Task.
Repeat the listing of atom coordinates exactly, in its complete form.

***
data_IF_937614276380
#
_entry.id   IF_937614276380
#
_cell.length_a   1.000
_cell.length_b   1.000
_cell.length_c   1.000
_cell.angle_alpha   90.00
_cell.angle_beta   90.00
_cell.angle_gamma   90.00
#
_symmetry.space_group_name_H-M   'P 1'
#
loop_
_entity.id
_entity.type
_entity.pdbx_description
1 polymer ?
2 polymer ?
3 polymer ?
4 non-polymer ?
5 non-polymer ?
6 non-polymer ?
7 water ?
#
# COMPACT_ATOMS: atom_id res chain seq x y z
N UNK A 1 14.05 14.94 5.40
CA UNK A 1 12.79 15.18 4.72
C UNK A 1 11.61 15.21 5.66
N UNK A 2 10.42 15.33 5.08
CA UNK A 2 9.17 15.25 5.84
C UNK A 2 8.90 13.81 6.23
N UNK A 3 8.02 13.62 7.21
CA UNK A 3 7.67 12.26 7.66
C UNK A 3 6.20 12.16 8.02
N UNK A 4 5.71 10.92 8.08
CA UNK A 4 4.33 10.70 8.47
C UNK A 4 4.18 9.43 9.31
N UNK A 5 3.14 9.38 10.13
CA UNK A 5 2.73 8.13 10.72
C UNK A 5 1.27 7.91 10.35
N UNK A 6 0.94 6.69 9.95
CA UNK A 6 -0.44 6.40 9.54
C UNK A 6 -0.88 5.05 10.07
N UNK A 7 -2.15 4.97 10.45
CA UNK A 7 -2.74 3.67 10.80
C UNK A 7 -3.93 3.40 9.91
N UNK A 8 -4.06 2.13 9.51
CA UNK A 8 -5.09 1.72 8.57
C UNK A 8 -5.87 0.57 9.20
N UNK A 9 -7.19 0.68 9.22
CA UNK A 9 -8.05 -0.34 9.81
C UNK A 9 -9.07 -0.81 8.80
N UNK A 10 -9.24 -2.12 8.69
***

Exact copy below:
data_IF_937614276380
#
_entry.id   IF_937614276380
#
_cell.length_a   1.000
_cell.length_b   1.000
_cell.length_c   1.000
_cell.angle_alpha   90.00
_cell.angle_beta   90.00
_cell.angle_gamma   90.00
#
_symmetry.space_group_name_H-M   'P 1'
#
loop_
_entity.id
_entity.type
_entity.pdbx_description
1 polymer ?
2 polymer ?
3 polymer ?
4 non-polymer ?
5 non-polymer ?
6 non-polymer ?
7 water ?
#
# COMPACT_ATOMS: atom_id res chain seq x y z
N UNK A 1 14.05 14.94 5.40
CA UNK A 1 12.79 15.18 4.72
C UNK A 1 11.61 15.21 5.66
N UNK A 2 10.42 15.33 5.08
CA UNK A 2 9.17 15.25 5.84
C UNK A 2 8.90 13.81 6.23
N UNK A 3 8.02 13.62 7.21
CA UNK A 3 7.67 12.26 7.66
C UNK A 3 6.20 12.16 8.02
N UNK A 4 5.71 10.92 8.08
CA UNK A 4 4.33 10.70 8.47
C UNK A 4 4.18 9.43 9.31
N UNK A 5 3.14 9.38 10.13
CA UNK A 5 2.73 8.13 10.72
C UNK A 5 1.27 7.91 10.35
N UNK A 6 0.94 6.69 9.95
CA UNK A 6 -0.44 6.40 9.54
C UNK A 6 -0.88 5.05 10.07
N UNK A 7 -2.15 4.97 10.45
CA UNK A 7 -2.74 3.67 10.80
C UNK A 7 -3.93 3.40 9.91
N UNK A 8 -4.06 2.13 9.51
CA UNK A 8 -5.09 1.72 8.57
C UNK A 8 -5.87 0.57 9.20
N UNK A 9 -7.19 0.68 9.22
CA UNK A 9 -8.05 -0.34 9.81
C UNK A 9 -9.07 -0.81 8.80
N UNK A 10 -9.24 -2.12 8.69